Folic acid/ ce6 conjugated gold nanoclusters for NIR fluorescent imaging andphotodynamic therapy
Gold nanoclusters (GNCs) attract increasing attention due to their potential applications in sensing, catalysis, optoelectronics, and biomedicine. Herein, the formation of highly ﬂuorescent glutathione (GSH)-capped GNCs is achieved through the delicate control of the reduction kinetics and thermo-dynamic selection of the Au(I)–SG complexes. Furthermore, the GNCs-based nanoprobes are developed by the covalent coupling folic acid (FA) and PEG (polyethylene glycol) on the surface of GNCs directly, followed by trapping photosensitizer (chlorin e6, Ce6) within PEG networks and attaching to the GNCs surface. The fabricated nanoprobes (Ce6@GNCs-PEG 2K -FA) possess a uniform particle size (hydrodynamic diameter = 6.1 ± 1.2 nm), without affecting the yield of singlet oxygen of the trapped Ce6. In vitro studies show the enhanced cellular uptake and satisfactory photodynamic therapy (PDT) effectiveness toward MGC-803 cells when compared with free Ce6. The biodistribution and excretion pathway studies of the nanoprobes in MGC-803 tumor-bearing nude mice reveal their superior penetration and retention behavior in tumors, while the preserved features of renal clearance and stealthy to reticuloendothelial system are mainly attributed to the small hydrodynamic diameters and the FA-capped PEGylated ligands. The enhanced PDT efﬁcacy and the nontoxicity to mice provide an exciting new nano-platform with promising clinical translational potential [37-39].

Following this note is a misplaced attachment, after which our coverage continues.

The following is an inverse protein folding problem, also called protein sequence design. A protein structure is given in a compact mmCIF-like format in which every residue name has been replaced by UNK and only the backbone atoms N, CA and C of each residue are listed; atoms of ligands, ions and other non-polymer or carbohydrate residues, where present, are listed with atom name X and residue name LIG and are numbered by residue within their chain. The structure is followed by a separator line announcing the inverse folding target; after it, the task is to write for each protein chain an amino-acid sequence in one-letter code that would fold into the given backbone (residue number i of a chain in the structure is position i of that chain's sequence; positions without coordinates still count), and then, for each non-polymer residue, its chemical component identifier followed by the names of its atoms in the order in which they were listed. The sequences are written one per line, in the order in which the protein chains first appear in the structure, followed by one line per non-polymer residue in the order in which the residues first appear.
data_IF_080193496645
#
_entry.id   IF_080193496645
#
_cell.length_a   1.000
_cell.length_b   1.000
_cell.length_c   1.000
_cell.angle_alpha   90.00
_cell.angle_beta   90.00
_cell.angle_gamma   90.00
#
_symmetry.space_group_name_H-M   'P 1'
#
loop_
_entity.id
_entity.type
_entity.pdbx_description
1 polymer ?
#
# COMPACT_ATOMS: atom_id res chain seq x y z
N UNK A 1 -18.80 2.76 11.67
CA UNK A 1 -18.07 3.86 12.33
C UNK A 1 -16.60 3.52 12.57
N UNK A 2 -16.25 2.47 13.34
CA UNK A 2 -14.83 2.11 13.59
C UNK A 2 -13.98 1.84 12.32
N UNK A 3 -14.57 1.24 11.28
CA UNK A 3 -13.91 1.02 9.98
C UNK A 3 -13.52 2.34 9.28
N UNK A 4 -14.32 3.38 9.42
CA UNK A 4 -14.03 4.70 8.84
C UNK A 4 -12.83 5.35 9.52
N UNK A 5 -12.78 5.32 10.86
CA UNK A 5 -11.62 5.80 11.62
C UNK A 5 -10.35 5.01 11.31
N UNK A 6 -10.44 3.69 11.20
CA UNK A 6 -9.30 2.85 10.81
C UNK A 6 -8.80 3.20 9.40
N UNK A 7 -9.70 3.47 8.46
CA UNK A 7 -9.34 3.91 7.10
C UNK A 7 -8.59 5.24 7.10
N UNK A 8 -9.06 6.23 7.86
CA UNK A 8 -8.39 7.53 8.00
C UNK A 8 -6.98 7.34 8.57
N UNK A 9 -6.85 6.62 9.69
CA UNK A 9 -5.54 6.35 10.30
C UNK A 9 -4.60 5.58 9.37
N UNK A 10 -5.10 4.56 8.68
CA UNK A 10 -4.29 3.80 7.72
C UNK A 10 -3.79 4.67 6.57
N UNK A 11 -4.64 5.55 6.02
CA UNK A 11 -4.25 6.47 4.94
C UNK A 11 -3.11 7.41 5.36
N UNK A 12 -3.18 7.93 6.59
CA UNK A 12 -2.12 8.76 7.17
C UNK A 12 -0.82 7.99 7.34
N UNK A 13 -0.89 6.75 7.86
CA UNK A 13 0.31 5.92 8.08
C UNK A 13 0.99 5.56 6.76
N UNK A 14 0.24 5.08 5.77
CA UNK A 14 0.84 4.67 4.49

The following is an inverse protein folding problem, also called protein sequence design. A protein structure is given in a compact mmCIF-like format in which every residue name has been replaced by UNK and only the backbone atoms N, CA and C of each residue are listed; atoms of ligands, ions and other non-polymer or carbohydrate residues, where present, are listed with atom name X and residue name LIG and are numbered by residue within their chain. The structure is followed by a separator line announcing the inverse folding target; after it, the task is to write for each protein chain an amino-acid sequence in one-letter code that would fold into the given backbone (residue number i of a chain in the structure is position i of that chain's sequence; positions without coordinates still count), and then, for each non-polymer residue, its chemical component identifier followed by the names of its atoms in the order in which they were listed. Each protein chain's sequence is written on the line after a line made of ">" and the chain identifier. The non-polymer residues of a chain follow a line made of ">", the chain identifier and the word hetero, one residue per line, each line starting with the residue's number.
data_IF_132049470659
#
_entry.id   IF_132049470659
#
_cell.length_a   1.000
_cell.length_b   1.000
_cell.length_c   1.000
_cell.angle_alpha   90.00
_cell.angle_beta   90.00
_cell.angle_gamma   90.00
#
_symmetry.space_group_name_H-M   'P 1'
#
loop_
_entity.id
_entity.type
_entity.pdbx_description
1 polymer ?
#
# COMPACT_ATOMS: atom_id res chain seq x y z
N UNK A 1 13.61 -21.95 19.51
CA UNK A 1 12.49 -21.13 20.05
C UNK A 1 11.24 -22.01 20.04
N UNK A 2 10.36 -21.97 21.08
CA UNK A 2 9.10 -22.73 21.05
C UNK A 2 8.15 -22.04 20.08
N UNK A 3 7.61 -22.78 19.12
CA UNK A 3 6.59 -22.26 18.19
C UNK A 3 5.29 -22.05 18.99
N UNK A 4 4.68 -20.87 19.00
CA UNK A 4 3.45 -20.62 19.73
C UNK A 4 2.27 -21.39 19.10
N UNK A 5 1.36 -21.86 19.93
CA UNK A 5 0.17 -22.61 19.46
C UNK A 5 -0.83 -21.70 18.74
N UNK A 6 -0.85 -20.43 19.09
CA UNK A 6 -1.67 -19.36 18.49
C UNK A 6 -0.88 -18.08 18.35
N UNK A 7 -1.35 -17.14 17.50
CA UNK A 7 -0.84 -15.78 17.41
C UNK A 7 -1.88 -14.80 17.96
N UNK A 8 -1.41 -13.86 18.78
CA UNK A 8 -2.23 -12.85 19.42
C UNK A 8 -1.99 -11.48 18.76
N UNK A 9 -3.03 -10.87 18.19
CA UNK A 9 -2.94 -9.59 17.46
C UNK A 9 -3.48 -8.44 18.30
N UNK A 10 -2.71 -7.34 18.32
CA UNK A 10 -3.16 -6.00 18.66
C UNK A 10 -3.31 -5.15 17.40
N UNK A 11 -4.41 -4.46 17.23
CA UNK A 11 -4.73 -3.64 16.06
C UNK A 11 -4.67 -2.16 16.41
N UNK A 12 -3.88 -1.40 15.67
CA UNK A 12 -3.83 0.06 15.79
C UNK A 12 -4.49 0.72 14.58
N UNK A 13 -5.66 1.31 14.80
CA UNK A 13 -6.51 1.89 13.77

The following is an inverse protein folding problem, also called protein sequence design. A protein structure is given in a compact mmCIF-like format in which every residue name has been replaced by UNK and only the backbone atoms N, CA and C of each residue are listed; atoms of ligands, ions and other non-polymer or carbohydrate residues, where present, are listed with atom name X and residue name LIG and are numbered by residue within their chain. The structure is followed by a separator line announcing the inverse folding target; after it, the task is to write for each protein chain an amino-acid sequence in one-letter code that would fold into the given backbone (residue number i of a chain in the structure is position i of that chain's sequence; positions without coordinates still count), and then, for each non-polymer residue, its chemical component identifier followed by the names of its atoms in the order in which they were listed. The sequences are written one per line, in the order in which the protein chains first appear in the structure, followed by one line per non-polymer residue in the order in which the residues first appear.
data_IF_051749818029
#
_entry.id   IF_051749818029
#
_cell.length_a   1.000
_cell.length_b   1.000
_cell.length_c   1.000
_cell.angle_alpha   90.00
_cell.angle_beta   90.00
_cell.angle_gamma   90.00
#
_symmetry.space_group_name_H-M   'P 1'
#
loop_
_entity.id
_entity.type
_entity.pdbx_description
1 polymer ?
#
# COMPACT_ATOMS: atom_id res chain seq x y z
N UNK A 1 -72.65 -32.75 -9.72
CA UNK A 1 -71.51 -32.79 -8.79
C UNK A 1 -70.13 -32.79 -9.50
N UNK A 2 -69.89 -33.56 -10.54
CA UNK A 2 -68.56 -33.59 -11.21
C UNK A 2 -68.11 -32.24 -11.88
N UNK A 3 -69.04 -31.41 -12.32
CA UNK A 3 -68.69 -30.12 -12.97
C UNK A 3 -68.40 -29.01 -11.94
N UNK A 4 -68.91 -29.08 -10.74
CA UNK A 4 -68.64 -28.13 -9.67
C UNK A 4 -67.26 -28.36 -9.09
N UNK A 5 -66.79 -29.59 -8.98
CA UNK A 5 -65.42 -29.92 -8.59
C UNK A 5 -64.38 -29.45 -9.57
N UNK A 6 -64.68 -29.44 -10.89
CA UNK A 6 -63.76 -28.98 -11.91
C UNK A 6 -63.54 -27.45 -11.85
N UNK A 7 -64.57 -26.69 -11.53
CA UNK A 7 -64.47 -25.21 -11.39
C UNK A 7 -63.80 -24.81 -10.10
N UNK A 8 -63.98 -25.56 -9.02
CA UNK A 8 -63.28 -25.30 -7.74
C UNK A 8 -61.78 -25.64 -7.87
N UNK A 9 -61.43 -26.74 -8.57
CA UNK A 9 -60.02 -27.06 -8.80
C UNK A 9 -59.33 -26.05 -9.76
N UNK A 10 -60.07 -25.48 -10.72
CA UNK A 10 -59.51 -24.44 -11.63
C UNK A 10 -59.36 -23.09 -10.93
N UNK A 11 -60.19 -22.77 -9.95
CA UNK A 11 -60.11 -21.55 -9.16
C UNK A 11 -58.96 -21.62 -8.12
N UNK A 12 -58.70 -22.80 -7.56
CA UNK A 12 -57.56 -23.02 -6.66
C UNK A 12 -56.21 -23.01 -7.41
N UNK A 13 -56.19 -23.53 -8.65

Fig. 13 Schematic illustration of the preparation of the GNCs-based nanoprobes and their applications in vitro and in vivo. Reprinted with permission from Wiley Press .
Fig. 14 (a) In vivo ﬂuorescence imaging of MGC-803 tumor-bearing mouse after intravenous injection of Ce6@GNCs-PEG 2K -FA over a period of 24 hrs; (b) Representative ex vivo ﬂuorescence images of major organs and tumors of mice after different post-injection times. T (tumor), H (heart), Li (liver), S (spleen), Lu (lung), Br (brain), Bl (bladder), K (kidney). The right columns were the corresponding 3D surface plot images of pixel intensities obtained from the tumor regions using NIH Image J software; (c) Quantitative biodistribution of Ce6@GNCs-PEG 2K -FA in different organs and tumors based on ROIs analysis of the average ﬂuorescence intensity from the tumors and normal tissues (3 mice per group); (d) Representative ﬂuorescence images of tumor cryosections (10 μm). Images presented are bright-ﬁeld, blue ﬂuorescence (DAPI), red ﬂuorescence (>590 nm), and merged (overlap) images. Scale bar, 100 μm. Reprinted with permission from Wiley Press .
RNA nanoparticles for targeted imaging and siRNA therapy of gastric cancer